Money, Trading & Investing | Financial news

Money markets us cp market grows, ecb expected to cut rates

NEW YORK/LONDON, May 2 The U.S. commercial paper market grew in the latest week, suggesting increased interest in lending to finance inventories and payrolls and appetite to fund short-term corporate debt, Federal Reserve data showed on Thursday. The size of the U.S. commercial paper market grew by $14.1 billion to $939.9 billion on a seasonally adjusted basis in the week ended May 2 from a seasonally adjusted $925.9 billion outstanding a week earlier. Meanwhile, the size of the market without seasonal adjustments grew by $3.9 billion in the latest week to $1.0213 trillion from $1.0174 trillion. Meanwhile, dollar-denominated three-month London Interbank Offered Rates (Libor) fixed at 0.46585 percent on Thursday, which was unchanged on the day. Three-month dollar Libor rates have remained virtually unchanged for over two weeks. Three-month euro Libor rates eased to 0.62286 percent on Thursday from 0.62929 percent Wednesday. Three-month euro Libor has been mostly falling steadily since touching a recent high of 1.56 percent in June of last year. In Europe, money markets stuck to expectations the European Central Bank will cut rates this year after the ECB on Thursday neither signaled further monetary easing nor eliminated the possibility of more stimulus. At a press conference in Spain, ECB President Mario Draghi painted an uncertain picture of the euro zone's economy, saying while it was likely to improve this year there were risks of a decline. He said more time was needed to see the impact of cheap three-year financing on the real economy and that any exit strategy remained premature. Euribor futures gave up gains after the comments, as traders took profit on previously held positions. But by late trade, they had come off their lows as some bought back into the dips. "Hopes for a signal from the ECB that further monetary support is in the cards were dashed today, with the central bank still awaiting the full impact of the measures already implemented and stressing once again the need for fiscal consolidation and structural reforms to foster sustainable growth," said Natascha Gewaltig, director of European economics for Action Economics in London. Data this week painted a bleak picture of the manufacturing sector in the euro zone, while double-digit unemployment fueled concerns that austerity in Europe was choking an already sluggish economy. Euribor interest rate futures fell as much as 3.5 ticks across the 2013 and 2014 strip after Draghi's comments, having traded as much as 2 ticks higher when the press conference started. Alessandro Giansanti, strategist at ING, said the June contract was pricing in a close to 50 percent chance of a 25-basis-point rate cut that month, which was little changed compared to before the press conference. One trader said the worsening economic situation in the euro zone had money markets players betting on more monetary easing from the ECB, be it via a cut in interest rates, in the deposit facility rate or by increasing the maturity on long-term refinancing operations. The ECB injected one trillion euros' worth of cheap three-year cash in December and February, providing highly indebted countries with some breathing space as the excess liquidity helped limit a rise in peripheral bond yields. "The reaction was fairly predictable in that people are happy to be long Euribor futures and as a result, because nothing happened today, the pull-back was bought quite quickly," said the trader. "Today's press conference probably didn't surprise us in that nothing happened in terms of changing the monetary stance, but they certainly didn't close any doors." Eonia forwards were suggesting that the overnight rate be at 0.29-0.24 percent by November compared to 0.34 percent currently. The trader said that suggested a 30 percent chance of a 25-basis-point rate cut by that time.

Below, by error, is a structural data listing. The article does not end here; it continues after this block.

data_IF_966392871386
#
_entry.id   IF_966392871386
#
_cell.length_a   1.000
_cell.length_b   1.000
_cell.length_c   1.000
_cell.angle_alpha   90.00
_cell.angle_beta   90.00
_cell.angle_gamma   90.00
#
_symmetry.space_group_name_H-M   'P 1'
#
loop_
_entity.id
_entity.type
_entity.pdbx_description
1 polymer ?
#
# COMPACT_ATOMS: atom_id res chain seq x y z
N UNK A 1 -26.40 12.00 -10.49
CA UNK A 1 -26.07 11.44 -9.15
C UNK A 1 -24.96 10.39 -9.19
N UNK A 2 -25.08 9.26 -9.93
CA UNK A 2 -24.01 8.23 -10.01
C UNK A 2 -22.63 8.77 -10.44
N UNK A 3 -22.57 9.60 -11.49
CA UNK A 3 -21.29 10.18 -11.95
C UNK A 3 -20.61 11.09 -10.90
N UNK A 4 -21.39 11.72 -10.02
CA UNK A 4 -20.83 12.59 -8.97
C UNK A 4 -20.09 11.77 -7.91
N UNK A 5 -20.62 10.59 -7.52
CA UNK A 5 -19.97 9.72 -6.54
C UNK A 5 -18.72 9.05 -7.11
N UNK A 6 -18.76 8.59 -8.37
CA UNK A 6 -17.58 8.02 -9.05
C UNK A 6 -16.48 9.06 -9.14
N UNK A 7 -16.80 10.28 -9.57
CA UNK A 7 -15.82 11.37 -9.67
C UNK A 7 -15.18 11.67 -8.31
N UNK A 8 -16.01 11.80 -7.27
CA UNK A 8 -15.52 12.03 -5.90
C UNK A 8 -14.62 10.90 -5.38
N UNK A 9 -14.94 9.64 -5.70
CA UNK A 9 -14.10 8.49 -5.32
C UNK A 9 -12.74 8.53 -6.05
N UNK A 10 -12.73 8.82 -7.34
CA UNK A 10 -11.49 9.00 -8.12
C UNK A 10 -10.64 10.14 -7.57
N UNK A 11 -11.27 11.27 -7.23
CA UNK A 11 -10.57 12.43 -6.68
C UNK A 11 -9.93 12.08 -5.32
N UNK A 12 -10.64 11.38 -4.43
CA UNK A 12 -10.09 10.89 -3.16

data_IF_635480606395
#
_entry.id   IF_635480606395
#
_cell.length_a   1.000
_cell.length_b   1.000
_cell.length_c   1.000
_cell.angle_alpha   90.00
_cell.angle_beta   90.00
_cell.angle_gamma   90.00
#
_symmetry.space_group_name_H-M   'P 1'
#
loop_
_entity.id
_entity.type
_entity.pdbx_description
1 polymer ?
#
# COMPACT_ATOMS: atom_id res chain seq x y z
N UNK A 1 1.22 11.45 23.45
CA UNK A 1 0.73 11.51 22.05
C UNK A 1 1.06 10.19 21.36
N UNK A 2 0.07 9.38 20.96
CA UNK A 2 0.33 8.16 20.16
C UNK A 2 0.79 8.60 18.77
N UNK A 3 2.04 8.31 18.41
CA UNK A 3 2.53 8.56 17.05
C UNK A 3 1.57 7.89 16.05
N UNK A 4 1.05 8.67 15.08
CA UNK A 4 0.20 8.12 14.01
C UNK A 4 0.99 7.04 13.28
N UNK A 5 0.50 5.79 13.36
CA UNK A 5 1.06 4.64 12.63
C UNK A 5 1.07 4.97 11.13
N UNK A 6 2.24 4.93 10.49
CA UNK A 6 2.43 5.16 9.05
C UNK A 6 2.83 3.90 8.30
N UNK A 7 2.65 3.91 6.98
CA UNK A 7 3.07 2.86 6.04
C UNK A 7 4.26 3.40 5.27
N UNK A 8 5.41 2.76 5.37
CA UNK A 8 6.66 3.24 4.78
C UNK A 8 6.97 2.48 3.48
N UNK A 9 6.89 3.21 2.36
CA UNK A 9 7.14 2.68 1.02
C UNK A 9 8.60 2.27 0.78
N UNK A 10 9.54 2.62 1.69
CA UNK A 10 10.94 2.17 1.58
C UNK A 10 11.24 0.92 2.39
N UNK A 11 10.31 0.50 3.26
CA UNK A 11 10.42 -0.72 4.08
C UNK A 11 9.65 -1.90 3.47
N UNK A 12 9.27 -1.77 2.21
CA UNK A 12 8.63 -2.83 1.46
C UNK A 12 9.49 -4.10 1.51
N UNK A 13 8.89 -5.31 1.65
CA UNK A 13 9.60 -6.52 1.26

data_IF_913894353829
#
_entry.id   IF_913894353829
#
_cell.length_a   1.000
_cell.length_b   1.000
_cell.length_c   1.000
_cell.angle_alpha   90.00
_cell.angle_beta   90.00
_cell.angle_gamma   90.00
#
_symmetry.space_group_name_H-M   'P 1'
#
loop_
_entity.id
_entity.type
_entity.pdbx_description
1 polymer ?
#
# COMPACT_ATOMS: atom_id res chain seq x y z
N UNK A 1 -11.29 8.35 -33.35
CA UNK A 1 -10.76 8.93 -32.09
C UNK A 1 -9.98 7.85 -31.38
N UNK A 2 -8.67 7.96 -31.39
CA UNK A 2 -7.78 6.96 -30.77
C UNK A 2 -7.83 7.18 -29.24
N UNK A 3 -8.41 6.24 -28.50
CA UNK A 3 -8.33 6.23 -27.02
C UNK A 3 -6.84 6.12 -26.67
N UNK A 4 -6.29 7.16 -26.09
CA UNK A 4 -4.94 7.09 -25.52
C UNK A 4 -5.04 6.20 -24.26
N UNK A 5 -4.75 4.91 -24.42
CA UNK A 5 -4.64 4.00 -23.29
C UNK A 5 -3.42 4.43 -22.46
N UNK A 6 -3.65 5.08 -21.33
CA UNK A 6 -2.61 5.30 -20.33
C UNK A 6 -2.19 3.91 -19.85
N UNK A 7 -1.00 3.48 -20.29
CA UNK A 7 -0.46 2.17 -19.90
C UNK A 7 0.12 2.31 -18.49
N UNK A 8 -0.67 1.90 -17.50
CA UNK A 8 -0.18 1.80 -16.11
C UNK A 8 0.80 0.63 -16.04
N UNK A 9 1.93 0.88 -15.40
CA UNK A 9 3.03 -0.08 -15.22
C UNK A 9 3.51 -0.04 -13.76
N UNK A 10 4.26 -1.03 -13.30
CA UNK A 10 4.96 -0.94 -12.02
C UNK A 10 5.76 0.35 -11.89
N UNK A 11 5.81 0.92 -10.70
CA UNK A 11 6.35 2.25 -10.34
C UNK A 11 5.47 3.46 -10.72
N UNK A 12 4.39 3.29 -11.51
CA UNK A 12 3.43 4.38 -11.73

Money markets us sells 4 week bills at lowest rate in 2 months